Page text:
A handful of aggressive mid-tier and department store retailers also have embraced these environments with much success. The May Co. took on the exclusive for Dora the Explorer, pooling products together on rounders and tables for holiday 2001. The result: Sales exceeded its expectations by two to three times for any licensed property, notes Traub.
"We had great success with our product mix at The May Co. because shop concepts are a great way to platform a new property and make it look very important to the consumer," says Felice Stolzberg, licensing and marketing director at New York-based Global Design Concepts, a Dora backpack licensee in the initial May Co. in-store shop.
Similarly, Clifford the Big Red Dog made a huge impact at JCPenney when the retailer created a destination area for its once-exclusive property and supported it not only in-store but through circular advertising and in its catalog. "The launch at JCPenney gave us a home and was a real home run for us," says Peter Van Raalte, vice president, consumer products at Scholastic Entertainment. "In turn, it gave Penney an opportunity to become a destination for fans of the show and take on ancillary products it might not have taken on without the dedicated areas."
Sears likewise saw the value of shop-within-a-shop environments: Instead of breaking down the shop after its exclusive for Bob the Builder expired, the retailer chose to keep the shop in place so as not to jeopardize the sales momentum for the merchandise. "Sears did a good job maximizing the product mix and creating an environment that attracted consumers and exposed them to a wide range of Bob licensed goods," says Josh Wormser, executive vice president at Northbrook, IL-based Wormser Co. "We were pleased at how well our sleepwear did and continues to do in the shop environment."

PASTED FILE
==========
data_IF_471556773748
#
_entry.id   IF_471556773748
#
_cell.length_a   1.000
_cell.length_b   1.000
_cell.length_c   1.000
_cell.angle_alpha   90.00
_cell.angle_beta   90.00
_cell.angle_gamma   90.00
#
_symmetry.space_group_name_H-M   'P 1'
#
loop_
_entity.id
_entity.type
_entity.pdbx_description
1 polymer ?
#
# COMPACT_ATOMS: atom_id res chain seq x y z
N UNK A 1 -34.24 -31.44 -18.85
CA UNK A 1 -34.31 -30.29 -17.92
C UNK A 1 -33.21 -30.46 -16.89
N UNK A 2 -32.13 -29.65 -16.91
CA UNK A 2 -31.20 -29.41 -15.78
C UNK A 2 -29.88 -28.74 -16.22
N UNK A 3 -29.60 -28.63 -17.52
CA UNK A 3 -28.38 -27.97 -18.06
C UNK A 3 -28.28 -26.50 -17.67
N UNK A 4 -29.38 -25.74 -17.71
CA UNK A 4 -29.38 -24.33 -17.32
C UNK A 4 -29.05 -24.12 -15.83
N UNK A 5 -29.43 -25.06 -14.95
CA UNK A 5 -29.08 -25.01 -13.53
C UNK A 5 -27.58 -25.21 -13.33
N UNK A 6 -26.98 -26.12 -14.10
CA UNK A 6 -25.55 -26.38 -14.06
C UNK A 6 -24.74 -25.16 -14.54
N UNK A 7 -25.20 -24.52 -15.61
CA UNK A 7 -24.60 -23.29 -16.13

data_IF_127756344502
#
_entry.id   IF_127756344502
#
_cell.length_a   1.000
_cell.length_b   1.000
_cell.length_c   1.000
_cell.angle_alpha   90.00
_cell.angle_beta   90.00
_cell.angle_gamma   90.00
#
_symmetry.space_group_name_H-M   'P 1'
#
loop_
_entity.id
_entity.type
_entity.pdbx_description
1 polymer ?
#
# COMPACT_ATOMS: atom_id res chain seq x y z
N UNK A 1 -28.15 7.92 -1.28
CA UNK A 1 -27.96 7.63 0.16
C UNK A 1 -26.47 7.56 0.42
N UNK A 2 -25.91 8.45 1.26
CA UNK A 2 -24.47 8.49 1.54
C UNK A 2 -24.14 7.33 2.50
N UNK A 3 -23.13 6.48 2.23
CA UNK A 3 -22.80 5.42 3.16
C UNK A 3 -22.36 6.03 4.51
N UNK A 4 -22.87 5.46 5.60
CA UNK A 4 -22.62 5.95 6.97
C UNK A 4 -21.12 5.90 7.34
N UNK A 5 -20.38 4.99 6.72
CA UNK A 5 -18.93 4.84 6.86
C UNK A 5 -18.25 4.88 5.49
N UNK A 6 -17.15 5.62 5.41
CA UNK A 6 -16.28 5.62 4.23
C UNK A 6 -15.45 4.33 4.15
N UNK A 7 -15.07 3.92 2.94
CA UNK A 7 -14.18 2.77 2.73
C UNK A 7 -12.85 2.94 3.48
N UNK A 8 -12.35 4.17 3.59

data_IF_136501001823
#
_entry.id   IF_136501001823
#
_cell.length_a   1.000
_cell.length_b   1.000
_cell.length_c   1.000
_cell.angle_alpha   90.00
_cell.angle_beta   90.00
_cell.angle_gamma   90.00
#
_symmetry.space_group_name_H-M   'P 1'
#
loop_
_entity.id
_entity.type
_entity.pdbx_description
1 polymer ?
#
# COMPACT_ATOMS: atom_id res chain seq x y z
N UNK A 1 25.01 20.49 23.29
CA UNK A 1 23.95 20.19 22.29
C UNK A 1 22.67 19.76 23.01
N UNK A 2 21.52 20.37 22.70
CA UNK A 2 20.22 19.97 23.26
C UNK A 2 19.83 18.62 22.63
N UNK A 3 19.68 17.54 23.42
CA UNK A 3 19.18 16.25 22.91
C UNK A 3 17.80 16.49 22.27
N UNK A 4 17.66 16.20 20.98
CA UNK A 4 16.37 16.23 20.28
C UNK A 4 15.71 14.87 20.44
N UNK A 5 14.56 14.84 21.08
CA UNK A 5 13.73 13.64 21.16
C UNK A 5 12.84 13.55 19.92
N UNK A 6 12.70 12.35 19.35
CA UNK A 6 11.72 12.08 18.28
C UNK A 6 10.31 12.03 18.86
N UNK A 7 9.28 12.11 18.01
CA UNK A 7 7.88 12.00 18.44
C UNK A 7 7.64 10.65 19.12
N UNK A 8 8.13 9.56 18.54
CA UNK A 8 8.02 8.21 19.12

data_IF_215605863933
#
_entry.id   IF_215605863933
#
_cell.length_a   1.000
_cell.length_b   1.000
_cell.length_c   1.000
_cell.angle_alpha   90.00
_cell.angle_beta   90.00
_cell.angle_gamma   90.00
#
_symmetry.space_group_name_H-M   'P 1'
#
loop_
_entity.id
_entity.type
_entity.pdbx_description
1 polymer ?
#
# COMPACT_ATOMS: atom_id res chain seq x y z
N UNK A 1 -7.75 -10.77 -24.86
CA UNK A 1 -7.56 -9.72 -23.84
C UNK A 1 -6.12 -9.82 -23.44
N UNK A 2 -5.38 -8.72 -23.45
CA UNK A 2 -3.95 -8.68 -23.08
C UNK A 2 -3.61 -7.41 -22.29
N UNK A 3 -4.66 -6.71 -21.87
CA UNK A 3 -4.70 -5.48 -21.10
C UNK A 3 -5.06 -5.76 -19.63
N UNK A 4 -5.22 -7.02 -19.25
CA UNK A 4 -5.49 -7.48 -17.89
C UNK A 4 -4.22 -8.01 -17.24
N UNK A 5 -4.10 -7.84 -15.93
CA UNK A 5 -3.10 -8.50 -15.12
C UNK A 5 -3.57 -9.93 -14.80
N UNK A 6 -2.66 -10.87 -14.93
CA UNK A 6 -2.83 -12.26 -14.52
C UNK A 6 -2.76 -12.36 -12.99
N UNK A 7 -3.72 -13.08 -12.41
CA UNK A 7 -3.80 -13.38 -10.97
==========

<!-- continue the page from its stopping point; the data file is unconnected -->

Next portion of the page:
Trendy shops such as Gadzooks, Spencer Gifts, Hot Topic, and Musicland often take a strong position on hot licenses but are careful not to hold on long after the merchandise filters down to the mass market. At Gadzooks, the specialty retailer of teen lifestyle merchandise took an exclusive stance on Team Woody/Honda for T-shirts, coordinates, and sets for boys and juniors. The merchandise was supported by signage and in-store video.
Spencer Gifts is well known for supporting the hottest licenses and true to form, created a front-of-store presentation for Austin Powers In Goldmember filled with a variety of non-exclusive items and a handful of exclusive novelty products. Hot Topic continues to soak up great sales results from SpongeBob SquarePants and has built in-store boutiques stocked with exclusive themed jewelry dedicated to Nickelodeon's eclectic underwater character.